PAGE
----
Planning our water future

We face an uncertain future, so we need keep our options open to ensure we have a sustainable and reliable supply of water now and for the future.

Understanding what our community values will inform our decisions around supply (where we get water from) and demand (how we use the water we have) options, and guide how we respond to drought and other stresses in the future. Learn more about the options we're considering and areas we've identified for further investigation.

We are working with our government partners, key stakeholders and community now to review the 2014 Lower Hunter Water Plan (LHWP) to ensure it remains adaptable and reflects our changing community values and priorities.

This new long-term plan will help us better adapt to future uncertainties, such as population growth and climate variability, as well as take advantage of opportunities like advances in technology.

Learn more about what's involved in developing the new Lower Hunter Water Plan.


We face an uncertain future, so we need keep our options open to ensure we have a sustainable and reliable supply of water now and for the future.

Understanding what our community values will inform our decisions around supply (where we get water from) and demand (how we use the water we have) options, and guide how we respond to drought and other stresses in the future. Learn more about the options we're considering and areas we've identified for further investigation.

We are working with our government partners, key stakeholders and community now to review the 2014 Lower Hunter Water Plan (LHWP) to ensure it remains adaptable and reflects our changing community values and priorities.

This new long-term plan will help us better adapt to future uncertainties, such as population growth and climate variability, as well as take advantage of opportunities like advances in technology.

Learn more about what's involved in developing the new Lower Hunter Water Plan.


Understanding community preferences for water supply and demand option types

There are many things we need to consider to ensure there will be enough water for the Hunter region into the future.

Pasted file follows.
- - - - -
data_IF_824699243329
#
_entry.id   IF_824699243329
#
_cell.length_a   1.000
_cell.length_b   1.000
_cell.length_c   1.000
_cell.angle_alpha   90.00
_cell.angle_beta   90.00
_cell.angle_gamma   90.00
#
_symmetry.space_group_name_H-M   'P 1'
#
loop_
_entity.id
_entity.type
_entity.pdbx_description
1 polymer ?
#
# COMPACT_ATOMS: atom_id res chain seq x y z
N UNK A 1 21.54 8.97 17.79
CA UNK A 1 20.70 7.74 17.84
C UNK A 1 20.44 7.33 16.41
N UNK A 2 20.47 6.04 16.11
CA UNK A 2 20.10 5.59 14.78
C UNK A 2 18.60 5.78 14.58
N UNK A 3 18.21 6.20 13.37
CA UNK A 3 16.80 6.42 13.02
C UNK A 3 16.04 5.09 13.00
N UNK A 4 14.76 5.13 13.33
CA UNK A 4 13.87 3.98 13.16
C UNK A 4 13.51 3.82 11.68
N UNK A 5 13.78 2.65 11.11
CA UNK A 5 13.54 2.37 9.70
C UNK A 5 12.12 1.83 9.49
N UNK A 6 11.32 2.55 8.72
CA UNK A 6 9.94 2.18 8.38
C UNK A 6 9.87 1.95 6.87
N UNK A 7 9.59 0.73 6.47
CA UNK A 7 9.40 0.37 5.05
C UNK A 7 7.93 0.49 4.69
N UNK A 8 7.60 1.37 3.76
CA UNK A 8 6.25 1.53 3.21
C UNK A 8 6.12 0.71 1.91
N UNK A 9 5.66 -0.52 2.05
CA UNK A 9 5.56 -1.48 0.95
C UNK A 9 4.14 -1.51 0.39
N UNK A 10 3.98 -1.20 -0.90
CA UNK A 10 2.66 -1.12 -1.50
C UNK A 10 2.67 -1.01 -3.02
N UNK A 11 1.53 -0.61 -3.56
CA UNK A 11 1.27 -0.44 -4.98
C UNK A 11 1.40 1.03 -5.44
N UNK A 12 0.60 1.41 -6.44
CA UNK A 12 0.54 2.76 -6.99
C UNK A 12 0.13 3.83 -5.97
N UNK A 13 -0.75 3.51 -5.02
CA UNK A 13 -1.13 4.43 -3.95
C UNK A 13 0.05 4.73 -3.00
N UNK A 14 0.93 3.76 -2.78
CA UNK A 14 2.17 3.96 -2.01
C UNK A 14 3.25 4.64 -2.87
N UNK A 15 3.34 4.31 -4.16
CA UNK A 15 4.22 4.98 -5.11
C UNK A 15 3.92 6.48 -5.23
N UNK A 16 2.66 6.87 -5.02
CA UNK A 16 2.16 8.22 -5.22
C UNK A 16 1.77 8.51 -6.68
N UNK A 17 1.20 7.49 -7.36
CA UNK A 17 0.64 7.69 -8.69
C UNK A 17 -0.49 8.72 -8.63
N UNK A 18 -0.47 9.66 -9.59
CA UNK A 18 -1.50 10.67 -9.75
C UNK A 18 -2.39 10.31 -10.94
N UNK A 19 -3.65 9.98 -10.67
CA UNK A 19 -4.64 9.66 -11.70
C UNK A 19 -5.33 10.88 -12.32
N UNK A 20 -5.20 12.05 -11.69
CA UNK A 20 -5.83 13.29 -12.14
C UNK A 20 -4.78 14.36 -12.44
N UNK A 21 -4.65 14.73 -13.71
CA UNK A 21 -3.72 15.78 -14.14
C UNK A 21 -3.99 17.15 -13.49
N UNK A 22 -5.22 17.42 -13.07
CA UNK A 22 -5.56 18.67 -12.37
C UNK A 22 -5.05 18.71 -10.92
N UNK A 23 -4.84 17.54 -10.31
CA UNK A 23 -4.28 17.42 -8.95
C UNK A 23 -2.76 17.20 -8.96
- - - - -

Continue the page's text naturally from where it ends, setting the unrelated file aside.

We want to better understand how you feel about the different water supply and demand option types we are considering.

Before you get started, read through the options factsheets in our Community Library (located on the right side panel).

How open are you to Hunter Water considering these water supply and demand options?
How open are you to Hunter Water considering these water supply and demand options? They definitely should be considering this option I am quite open to Hunter Water considering this option I am undecided I am slightly against Hunter Water considering this option They should give no consideration to the option I don't know
Water conservation (i.e. reducing everyone's demand for drinking water)
Dams
Desalination (i.e. treating seawater for drinking)
Groundwater (i.e. extracting water from beneath the ground and treating for drinking)
Recycled water (i.e. treating and reusing water for non-drinking uses)
Stormwater harvesting (i.e. treating and reusing stormwater for non-drinking uses)
Water sharing between regions (i.e. transferring water across regions to where it is needed most)

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Until recently, we had been considering recycled water mainly for industrial and irrigation uses. However, as we develop the plan, we are starting to explore indirect potable reuse, which involves treating or purifying wastewater to a very high standard and adding it to existing water sources, such as adding it into dams or aquifers (groundwater). This water is treated again when extracted from the water source to ensure it meets Australian Drinking Water Guidelines. We’re keen to start learning more from our communities about their thoughts on the use of purified recycled water to supplement water supplies.

How open are you to Hunter Water considering adding purified recycled water to existing water sources to supplement supplies?
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